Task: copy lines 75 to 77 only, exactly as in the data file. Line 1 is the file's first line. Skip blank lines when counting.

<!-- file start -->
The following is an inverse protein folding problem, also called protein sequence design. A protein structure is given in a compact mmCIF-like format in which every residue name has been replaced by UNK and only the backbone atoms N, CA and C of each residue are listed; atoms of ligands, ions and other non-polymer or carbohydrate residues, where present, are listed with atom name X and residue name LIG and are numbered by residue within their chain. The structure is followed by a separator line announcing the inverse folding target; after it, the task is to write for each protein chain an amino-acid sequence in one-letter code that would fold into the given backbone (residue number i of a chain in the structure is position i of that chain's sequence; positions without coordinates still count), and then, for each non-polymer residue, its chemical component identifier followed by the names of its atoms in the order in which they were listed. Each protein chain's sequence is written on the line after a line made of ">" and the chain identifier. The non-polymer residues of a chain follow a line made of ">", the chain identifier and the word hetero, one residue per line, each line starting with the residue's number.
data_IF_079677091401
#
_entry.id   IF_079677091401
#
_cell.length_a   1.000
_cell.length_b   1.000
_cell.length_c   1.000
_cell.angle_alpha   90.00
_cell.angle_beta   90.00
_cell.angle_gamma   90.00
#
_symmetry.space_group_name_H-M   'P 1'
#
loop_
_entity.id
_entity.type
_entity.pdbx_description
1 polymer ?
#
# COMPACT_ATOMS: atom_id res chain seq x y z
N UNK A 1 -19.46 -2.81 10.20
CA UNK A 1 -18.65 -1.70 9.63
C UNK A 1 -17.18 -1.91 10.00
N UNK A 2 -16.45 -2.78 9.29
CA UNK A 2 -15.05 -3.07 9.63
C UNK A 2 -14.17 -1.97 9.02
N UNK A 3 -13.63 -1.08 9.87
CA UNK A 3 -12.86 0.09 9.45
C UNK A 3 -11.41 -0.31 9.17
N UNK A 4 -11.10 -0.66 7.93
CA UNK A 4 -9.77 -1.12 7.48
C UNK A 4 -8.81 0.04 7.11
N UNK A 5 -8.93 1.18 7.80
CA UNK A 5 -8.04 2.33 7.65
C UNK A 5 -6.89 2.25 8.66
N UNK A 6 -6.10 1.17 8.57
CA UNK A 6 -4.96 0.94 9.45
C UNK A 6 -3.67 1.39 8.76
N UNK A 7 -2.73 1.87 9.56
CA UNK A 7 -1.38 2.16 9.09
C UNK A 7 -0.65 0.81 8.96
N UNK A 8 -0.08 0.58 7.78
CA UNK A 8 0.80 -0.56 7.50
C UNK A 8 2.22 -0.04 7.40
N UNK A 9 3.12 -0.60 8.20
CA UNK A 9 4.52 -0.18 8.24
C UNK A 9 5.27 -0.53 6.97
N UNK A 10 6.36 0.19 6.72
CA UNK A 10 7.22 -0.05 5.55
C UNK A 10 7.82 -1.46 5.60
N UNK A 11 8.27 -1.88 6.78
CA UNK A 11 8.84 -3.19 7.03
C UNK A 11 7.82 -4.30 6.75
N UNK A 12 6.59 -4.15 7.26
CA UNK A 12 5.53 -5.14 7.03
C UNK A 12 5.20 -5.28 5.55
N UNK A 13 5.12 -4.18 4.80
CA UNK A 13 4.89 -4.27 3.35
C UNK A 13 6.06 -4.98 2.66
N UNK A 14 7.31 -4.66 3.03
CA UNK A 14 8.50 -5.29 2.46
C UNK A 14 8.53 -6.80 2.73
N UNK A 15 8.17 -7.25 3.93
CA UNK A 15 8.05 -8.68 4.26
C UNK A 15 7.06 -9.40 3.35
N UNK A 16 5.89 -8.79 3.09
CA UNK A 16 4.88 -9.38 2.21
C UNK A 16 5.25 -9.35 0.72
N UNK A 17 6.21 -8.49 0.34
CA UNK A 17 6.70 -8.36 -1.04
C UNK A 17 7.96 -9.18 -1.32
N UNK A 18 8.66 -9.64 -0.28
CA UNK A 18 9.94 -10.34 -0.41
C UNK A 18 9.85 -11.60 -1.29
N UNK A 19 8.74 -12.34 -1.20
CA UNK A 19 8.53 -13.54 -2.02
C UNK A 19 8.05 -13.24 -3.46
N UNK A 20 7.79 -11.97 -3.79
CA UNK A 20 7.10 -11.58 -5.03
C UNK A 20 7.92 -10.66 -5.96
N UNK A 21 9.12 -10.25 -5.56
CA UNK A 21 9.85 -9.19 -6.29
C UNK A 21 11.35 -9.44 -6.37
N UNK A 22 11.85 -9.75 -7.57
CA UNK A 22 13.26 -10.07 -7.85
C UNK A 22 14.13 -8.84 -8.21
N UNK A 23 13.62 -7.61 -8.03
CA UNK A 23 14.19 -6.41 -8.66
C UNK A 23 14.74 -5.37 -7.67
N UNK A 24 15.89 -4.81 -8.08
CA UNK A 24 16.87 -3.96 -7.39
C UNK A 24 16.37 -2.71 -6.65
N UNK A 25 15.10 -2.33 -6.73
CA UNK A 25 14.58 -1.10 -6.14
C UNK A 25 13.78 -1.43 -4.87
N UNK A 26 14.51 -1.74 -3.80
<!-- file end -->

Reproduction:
C UNK A 18 9.85 -11.60 -1.29
N UNK A 19 8.74 -12.34 -1.20
CA UNK A 19 8.53 -13.54 -2.02